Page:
Airpot WiFi Looks like This – Pretty & Dangerous

Pretty eh.

And unsafe – airport WiFi is considered
the most dangerous network in the world.

Why? Read these 2 posts – here’s a possible attack, and the time when I was compromised using it at ORD Chicago.

How to Protect Yourself

Don’t connect to it.

But you have to get online?

Tether your phone, via USB, to your laptop.

Not possible? Then do this:

– check the network name and verify it’s actually the airport, and not someone spoofing it. Example: FreeWiFiAtPearson is probably fake

– only visit sites using SSL (the address bar will have an S in it – httpS://KeriBlog.com – like that)

– turn on your firewall

– never enter any logins or credentials; banking from an airport WiFi connection is practically begging for it

– use a VPN – Virtual Private Network

turn off WiFi on both phone and laptop when not in use

Another screenshot of airport WiFi.

WAIT. This just hit me… could that printer be a honeypot?

That’s in Miami, and seems odd to permit a printer to be unlocked – ( why to always lock your printer here) – and like, if I was in charge of securing an airport I’d tell the vendors lock theirs…..

Blog tag = Wifi Security

Blog tag = Airports, because I love them

 

 

Never Connect your Car’s WiFi to a Public Network

Staring this 2015 model year, cars will come equipped with internet and WiFi capabilities.

Here I am sitting outside a friend’s house in suburbia; I could connect to the houses around me.

You’ll soon be connecting your car to your home network to update it. Only ever connect your car to a known, safe network, like your home, and never a public network, like a coffee shop.

* = password

The Attack

You connect the car via a coffee shop > an attacker inside has MITM’d the connection > now all internet traffic runs through his computer first, before going to the internet

The Defence

Connect only to a network you fully control, like your home.

While this is unlikely to happen…

… that’s only for now. While car hacking is still in its infancy, now is the time to form good habits, because it only takes one connection, one time, to tank it all.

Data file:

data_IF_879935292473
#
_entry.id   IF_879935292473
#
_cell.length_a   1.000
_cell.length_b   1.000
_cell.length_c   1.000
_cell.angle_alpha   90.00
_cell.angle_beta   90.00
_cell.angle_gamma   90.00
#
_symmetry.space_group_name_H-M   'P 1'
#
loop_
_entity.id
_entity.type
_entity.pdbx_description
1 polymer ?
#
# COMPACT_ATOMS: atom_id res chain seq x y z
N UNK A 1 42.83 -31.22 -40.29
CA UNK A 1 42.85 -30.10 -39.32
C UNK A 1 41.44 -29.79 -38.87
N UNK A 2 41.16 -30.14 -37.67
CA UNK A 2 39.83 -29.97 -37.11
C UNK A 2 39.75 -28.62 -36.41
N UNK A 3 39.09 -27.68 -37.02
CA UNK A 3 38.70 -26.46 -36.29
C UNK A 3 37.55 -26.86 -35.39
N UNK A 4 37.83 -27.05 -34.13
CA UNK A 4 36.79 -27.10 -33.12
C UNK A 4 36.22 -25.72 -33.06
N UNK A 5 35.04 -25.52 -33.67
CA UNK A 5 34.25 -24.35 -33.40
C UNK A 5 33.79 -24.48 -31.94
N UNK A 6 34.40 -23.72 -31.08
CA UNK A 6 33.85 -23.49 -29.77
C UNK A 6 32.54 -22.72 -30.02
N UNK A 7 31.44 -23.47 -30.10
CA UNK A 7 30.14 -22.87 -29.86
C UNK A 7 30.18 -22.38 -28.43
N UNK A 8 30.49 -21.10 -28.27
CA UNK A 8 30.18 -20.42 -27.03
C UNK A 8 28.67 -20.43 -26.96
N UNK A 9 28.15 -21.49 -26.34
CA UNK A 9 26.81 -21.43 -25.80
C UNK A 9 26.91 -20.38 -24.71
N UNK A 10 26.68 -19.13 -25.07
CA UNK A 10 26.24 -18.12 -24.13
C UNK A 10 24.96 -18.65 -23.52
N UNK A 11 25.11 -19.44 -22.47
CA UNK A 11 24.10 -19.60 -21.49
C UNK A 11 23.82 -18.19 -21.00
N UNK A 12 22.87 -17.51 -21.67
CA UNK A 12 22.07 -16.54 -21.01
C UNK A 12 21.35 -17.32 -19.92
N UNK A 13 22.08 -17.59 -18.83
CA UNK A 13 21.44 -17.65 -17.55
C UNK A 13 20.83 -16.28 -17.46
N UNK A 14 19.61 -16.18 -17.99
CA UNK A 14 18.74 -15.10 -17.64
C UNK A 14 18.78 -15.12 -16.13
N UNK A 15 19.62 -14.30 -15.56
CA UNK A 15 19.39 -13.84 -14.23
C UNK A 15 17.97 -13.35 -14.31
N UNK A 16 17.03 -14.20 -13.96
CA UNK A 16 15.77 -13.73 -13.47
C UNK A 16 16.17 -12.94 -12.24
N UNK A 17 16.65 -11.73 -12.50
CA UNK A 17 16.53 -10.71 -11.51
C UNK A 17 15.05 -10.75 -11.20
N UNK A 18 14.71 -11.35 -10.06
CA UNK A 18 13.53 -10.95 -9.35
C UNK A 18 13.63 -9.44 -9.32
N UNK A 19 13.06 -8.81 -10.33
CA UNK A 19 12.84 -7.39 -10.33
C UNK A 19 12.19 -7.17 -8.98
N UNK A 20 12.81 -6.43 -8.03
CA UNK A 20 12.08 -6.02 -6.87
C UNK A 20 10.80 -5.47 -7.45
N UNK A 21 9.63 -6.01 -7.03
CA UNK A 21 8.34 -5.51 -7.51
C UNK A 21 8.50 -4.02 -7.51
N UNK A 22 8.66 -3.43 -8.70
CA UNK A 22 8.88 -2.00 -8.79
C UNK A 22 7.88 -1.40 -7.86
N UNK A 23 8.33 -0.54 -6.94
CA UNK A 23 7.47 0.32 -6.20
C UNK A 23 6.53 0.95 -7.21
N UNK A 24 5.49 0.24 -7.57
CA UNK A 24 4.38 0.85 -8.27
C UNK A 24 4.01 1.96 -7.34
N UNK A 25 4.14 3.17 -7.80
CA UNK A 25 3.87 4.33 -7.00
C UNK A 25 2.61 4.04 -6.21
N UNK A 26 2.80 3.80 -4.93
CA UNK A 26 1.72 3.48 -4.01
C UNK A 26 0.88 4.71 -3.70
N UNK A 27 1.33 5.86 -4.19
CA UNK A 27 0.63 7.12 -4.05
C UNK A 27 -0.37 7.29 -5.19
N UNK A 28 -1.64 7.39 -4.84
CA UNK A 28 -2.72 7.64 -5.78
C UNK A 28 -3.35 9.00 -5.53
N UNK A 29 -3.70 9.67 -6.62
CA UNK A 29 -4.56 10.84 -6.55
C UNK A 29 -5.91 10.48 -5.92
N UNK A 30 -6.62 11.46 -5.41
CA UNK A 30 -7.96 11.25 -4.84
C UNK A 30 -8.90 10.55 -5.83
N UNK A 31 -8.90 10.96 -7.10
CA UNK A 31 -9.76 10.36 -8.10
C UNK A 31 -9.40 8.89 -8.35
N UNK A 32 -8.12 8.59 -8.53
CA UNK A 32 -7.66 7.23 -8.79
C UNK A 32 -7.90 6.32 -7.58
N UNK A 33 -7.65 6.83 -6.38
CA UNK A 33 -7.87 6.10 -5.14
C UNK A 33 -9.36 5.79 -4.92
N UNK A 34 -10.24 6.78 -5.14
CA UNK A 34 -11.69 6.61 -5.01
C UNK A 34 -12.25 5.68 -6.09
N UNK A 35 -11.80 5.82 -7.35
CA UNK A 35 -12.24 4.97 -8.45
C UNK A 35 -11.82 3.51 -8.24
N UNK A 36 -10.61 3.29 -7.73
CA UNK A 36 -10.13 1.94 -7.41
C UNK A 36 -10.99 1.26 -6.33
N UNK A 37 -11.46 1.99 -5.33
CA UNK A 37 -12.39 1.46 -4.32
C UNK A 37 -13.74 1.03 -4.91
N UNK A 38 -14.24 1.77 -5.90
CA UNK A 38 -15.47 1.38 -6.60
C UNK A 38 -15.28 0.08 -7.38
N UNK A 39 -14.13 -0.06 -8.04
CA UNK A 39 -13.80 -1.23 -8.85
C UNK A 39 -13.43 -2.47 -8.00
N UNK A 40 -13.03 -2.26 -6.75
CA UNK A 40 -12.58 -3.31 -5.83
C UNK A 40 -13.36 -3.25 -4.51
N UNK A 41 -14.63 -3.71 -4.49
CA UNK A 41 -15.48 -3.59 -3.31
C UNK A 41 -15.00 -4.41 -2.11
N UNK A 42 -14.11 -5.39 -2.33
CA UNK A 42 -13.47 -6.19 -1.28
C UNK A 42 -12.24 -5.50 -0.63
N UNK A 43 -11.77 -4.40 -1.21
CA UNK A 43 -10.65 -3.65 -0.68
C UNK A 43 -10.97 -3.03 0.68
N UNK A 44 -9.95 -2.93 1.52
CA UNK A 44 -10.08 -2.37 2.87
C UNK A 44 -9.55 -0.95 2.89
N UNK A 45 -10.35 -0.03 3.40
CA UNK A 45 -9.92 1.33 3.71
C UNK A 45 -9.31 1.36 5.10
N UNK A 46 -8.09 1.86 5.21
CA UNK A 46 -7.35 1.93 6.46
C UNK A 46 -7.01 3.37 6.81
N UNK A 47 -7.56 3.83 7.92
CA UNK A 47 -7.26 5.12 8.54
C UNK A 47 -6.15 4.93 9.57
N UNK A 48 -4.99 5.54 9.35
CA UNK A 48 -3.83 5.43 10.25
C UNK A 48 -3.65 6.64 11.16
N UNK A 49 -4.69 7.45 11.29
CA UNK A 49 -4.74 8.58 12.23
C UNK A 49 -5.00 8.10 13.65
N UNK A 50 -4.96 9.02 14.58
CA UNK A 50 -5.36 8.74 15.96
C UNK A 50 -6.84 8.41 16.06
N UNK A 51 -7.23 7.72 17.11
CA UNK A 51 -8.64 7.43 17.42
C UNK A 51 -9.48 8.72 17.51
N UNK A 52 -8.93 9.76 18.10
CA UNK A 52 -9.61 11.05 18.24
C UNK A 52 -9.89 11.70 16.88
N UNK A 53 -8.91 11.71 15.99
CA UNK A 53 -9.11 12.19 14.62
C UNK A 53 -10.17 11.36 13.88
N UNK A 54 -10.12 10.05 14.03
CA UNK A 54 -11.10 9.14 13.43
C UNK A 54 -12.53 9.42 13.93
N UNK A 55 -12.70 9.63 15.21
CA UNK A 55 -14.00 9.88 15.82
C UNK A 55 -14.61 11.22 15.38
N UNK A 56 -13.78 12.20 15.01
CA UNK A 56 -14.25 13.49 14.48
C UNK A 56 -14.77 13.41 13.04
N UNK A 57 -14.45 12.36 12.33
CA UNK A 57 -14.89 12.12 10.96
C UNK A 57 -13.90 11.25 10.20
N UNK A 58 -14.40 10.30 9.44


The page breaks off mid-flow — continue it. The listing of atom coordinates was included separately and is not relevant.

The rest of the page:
(see: ‘Keri on Driving’ column Dispelling Car Hacking Fears, and the lead press piece I wrote for last year’s SecTor Security Conference)

***

Further reading:

– how to secure your car’s internet connection

– my column: WiFi HotSpots are coming to Cars

– what is a MITM attack

– general WiFi security 

 

 

Password Protect a Printer’s WiFi

This is especially for small businesses.

The Attack

Connect to the unsecured printer > which is connected to the corporate network > tada

The Defence

Look in the printer’s ‘Settings‘ to find how to password protect it.

A good password looks like this: 7[LjsK<;!d:@M’j>T,^w’`;U}

***
Blog tag = passwords

 

 

The ‘Rule of Thumb’ for WiFi Range

An average router’s signal will travel:

– 150 ft inside a structure (eg. your home)
– 300 ft outside

Even if you’re living in the centre of a barren, 1,000 foot field (why are you doing that?), still password protect your WiFi (your SSID) using WPA2.

A good password looks like this:
^NKglYA%]tckcM?wG7?r6nFp!

And change your router password, because when was the last time you did.

 

 

How to Cheat at Motorsports

Racing is a real dirty sport, so it surprises me a group with such minds haven’t gotten into this, and we don’t hear more about it.

Got the idea at Indy 2012.

Why not attack the other team’s
networks, internet & communications?

Examples:

The WiFi connection went down? And you were relying on the cloud?

The telematics, feedback and monitoring systems stopped functioning? Or instead, started to output false data?

An F1 engineer in the pits can remotely control the car, so how about altering those settings? Make the engine blow, you only get so many engines per race…

You in position? Preparing to cut crew-driver communications, you’ll have 5 seconds to pass until the system is live again in 3, 2…

This isn’t a barely-subtle way of saying I’m for hire, these are not rate card items, don’t ask me that at races.

This photo has nothing to do with anything, just needed one more to round out this post.

It’s a 2015 Jaguar F-TYPE S

3.0L V6 Supercharged
380 hp
339 lb-ft
$110,000-ish
Googly-eyed button
Best engine note ever.